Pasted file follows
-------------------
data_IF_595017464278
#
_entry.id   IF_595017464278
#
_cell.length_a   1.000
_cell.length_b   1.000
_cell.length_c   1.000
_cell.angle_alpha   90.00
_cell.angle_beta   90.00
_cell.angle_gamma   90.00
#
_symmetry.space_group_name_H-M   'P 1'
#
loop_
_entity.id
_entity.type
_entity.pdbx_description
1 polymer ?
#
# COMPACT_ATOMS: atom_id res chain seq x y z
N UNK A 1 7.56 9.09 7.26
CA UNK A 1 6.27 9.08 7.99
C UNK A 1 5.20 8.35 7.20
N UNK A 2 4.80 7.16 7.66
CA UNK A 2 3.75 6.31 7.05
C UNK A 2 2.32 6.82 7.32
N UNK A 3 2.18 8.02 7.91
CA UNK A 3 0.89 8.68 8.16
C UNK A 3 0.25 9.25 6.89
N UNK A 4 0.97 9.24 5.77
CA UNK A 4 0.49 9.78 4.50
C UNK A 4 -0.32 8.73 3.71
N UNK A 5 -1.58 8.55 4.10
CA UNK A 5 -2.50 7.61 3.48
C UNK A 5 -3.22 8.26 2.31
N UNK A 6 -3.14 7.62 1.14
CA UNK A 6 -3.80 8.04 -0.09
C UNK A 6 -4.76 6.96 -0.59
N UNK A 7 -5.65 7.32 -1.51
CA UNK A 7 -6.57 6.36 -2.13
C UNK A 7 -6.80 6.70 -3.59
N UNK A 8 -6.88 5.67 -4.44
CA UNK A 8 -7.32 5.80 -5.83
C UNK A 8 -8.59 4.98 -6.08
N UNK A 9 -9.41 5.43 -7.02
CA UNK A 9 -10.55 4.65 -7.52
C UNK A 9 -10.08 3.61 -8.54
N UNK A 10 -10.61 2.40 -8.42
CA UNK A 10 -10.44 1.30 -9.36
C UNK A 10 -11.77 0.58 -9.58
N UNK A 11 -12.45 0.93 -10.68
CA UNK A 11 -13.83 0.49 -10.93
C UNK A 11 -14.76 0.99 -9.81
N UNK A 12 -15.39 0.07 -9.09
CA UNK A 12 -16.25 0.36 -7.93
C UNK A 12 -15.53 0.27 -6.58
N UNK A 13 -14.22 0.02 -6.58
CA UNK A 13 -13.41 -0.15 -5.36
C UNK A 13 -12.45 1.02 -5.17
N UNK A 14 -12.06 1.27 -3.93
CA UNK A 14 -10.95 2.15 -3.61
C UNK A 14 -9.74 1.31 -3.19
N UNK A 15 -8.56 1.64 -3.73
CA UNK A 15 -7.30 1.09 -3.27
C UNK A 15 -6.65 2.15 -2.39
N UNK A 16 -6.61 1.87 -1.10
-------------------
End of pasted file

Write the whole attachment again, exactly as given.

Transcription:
data_IF_595017464278
#
_entry.id   IF_595017464278
#
_cell.length_a   1.000
_cell.length_b   1.000
_cell.length_c   1.000
_cell.angle_alpha   90.00
_cell.angle_beta   90.00
_cell.angle_gamma   90.00
#
_symmetry.space_group_name_H-M   'P 1'
#
loop_
_entity.id
_entity.type
_entity.pdbx_description
1 polymer ?
#
# COMPACT_ATOMS: atom_id res chain seq x y z
N UNK A 1 7.56 9.09 7.26
CA UNK A 1 6.27 9.08 7.99
C UNK A 1 5.20 8.35 7.20
N UNK A 2 4.80 7.16 7.66
CA UNK A 2 3.75 6.31 7.05
C UNK A 2 2.32 6.82 7.32
N UNK A 3 2.18 8.02 7.91
CA UNK A 3 0.89 8.68 8.16
C UNK A 3 0.25 9.25 6.89
N UNK A 4 0.97 9.24 5.77
CA UNK A 4 0.49 9.78 4.50
C UNK A 4 -0.32 8.73 3.71
N UNK A 5 -1.58 8.55 4.10
CA UNK A 5 -2.50 7.61 3.48
C UNK A 5 -3.22 8.26 2.31
N UNK A 6 -3.14 7.62 1.14
CA UNK A 6 -3.80 8.04 -0.09
C UNK A 6 -4.76 6.96 -0.59
N UNK A 7 -5.65 7.32 -1.51
CA UNK A 7 -6.57 6.36 -2.13
C UNK A 7 -6.80 6.70 -3.59
N UNK A 8 -6.88 5.67 -4.44
CA UNK A 8 -7.32 5.80 -5.83
C UNK A 8 -8.59 4.98 -6.08
N UNK A 9 -9.41 5.43 -7.02
CA UNK A 9 -10.55 4.65 -7.52
C UNK A 9 -10.08 3.61 -8.54
N UNK A 10 -10.61 2.40 -8.42
CA UNK A 10 -10.44 1.30 -9.36
C UNK A 10 -11.77 0.58 -9.58
N UNK A 11 -12.45 0.93 -10.68
CA UNK A 11 -13.83 0.49 -10.93
C UNK A 11 -14.76 0.99 -9.81
N UNK A 12 -15.39 0.07 -9.09
CA UNK A 12 -16.25 0.36 -7.93
C UNK A 12 -15.53 0.27 -6.58
N UNK A 13 -14.22 0.02 -6.58
CA UNK A 13 -13.41 -0.15 -5.36
C UNK A 13 -12.45 1.02 -5.17
N UNK A 14 -12.06 1.27 -3.93
CA UNK A 14 -10.95 2.15 -3.61
C UNK A 14 -9.74 1.31 -3.19
N UNK A 15 -8.56 1.64 -3.73
CA UNK A 15 -7.30 1.09 -3.27
C UNK A 15 -6.65 2.15 -2.39
N UNK A 16 -6.61 1.87 -1.10